Holy fucking fuck. This.
A Siouxsie-Salem-Suicide goth freak-scene making out with the memory of the Cocteau Twins, trying to find out what really made Elizabeth Fraser’s voice quaver so ecstatically. Yasmine Kittle (really) bleats round, aching, bruise-black moans and screams over sticky-fingered synth fugues and clittery-clacking subway-track beats. It’s dark and powerful and flushed with sex.
I keep thinking, goddamn, why doesn’t anybody make music like this anymore? Not “like this” in the sense of sounding like the bands I think they sound like—although that counts, too—but “this” in the sense of a band that arrived just for you, that says here I am, singing in your voice, even if you cannot make these sounds. Something that can infuse you and take over your DNA. I can barely remember the last time I fell fucking hardcore for a band. Maybe it’s my age; maybe I listen to too much music to be intimate with any one album anymore, but this makes me want to string up Christmas lights over our bed and commence with the gettin’ it on.
Digging for music is looking to find your true heart. Or to rediscover it, to bare your chest to a melody’s dart, slipped like a needle through your red heart and suturing you with long, swooping silver threads, a riotous fray of impossible roller-coaster loops and knots strung like telegraph wires to passing clouds and buzzsaws and dizzy helicopter-seedlings and fractured cups of papershell eggs and fingernail clippings and nothing at all and nothing more so than (and above all) Fuchsia.
Memory is a graveyard of carefully stowed cardboard boxes and index cards; things you’ve snipped off with shears hoping to preserve. But I still want them in me. I stop the world. I melt with her. I pull out my web of veins and peel them back like I’m unrolling an elegant glove, until it hangs like a mirror from my fingertips, and press the tips and tracery into the ground, or into the mossy, crushed-velvet cave between her legs,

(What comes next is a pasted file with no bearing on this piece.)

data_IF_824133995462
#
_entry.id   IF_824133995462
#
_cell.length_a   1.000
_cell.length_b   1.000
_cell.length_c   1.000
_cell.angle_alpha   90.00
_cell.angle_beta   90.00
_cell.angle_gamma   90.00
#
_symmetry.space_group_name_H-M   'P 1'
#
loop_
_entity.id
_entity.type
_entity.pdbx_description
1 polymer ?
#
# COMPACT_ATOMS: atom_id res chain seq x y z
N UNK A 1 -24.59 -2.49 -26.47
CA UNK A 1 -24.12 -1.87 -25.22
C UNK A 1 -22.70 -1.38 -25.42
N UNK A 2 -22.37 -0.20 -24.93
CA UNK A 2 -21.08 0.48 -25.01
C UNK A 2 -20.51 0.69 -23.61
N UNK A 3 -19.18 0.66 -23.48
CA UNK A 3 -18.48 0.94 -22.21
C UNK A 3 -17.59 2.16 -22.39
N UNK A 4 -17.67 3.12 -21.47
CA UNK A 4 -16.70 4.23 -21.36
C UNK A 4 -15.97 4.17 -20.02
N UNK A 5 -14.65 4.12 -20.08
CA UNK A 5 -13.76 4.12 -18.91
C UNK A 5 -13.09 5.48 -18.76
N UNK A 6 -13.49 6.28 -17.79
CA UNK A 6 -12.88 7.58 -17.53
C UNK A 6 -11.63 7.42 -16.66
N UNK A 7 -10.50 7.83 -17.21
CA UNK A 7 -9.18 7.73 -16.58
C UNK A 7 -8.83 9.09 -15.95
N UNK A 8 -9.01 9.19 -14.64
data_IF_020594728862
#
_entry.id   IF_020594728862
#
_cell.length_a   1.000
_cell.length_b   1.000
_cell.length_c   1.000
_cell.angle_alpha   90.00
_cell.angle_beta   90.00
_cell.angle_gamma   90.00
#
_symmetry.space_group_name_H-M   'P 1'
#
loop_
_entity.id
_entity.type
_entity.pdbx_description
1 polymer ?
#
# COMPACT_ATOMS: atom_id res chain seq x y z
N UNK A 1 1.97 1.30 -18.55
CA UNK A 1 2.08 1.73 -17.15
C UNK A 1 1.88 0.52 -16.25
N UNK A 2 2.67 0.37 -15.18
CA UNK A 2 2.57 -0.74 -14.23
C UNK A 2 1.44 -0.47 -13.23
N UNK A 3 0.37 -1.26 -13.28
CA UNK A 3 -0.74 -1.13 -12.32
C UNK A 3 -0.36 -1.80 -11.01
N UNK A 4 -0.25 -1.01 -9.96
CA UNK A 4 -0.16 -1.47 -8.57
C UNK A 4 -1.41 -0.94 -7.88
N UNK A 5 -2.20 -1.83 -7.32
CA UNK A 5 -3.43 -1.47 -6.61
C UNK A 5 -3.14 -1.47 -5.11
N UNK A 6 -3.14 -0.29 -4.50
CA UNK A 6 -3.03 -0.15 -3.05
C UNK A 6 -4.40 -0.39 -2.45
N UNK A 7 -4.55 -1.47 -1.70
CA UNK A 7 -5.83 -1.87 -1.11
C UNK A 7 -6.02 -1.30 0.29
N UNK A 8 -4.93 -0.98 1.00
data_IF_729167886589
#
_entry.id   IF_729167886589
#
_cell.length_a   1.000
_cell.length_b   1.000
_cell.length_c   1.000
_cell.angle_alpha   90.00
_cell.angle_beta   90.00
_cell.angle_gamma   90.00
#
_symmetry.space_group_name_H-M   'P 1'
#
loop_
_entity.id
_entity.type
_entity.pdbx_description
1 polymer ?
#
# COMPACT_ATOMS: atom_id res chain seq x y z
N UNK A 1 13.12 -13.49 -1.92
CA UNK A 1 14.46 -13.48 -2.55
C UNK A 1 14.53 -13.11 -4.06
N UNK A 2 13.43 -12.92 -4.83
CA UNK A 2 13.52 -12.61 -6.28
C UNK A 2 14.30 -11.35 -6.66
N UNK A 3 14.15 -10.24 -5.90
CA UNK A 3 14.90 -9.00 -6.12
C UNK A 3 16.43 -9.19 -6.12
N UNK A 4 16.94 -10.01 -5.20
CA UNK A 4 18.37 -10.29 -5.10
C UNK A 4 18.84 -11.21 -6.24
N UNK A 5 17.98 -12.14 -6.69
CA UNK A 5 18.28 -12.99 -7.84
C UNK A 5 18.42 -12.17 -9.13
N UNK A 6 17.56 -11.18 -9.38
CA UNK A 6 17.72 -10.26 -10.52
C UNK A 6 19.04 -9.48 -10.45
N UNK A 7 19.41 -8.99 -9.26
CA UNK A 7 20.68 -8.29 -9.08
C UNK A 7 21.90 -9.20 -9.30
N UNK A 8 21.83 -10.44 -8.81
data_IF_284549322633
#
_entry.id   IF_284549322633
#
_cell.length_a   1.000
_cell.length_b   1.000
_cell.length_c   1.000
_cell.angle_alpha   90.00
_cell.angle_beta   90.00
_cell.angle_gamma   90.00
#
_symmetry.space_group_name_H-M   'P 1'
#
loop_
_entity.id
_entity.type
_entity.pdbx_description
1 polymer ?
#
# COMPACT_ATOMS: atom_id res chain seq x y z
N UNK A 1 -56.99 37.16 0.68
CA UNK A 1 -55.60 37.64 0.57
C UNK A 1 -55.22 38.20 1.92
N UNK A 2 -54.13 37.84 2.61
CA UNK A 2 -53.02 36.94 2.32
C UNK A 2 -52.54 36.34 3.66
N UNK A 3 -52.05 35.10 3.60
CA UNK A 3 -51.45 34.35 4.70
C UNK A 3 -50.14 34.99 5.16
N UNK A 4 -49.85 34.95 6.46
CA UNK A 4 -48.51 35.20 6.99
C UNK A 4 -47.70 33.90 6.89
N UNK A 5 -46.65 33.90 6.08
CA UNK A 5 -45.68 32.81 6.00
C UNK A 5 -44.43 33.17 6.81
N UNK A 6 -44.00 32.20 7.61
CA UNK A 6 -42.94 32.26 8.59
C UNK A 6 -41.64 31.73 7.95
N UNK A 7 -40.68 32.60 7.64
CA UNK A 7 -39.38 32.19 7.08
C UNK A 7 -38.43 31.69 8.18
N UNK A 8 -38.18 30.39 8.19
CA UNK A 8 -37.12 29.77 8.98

(legs, hips and arms smooth and taut as a sapling, her gamine body, the pearlescent skin of a crepe-myrtle draped around a tangle of antlers, her scapula and pelvis revealing themselves in subcutaneous parabolic swells like waves in the ocean, and at the apex of her inner thighs, two creamy divots like the first scoop from a clean spoon through a freshly opened box of vanilla ice cream)
but every pulse and fluid surge between us ticks off another perfect sphere of unrecoverable time—glass candle grenades strung like morse-code crystals on chandelier strands stretching back into the inky black nebula of a startled squid’s ejaculate—time making its slipstream getaway the moment it’s been noticed.
I worry that I am succumbing to nostalgia. Things used to be different and I was used to that. But it’s still the same (and new) every time.
I need to hit play again.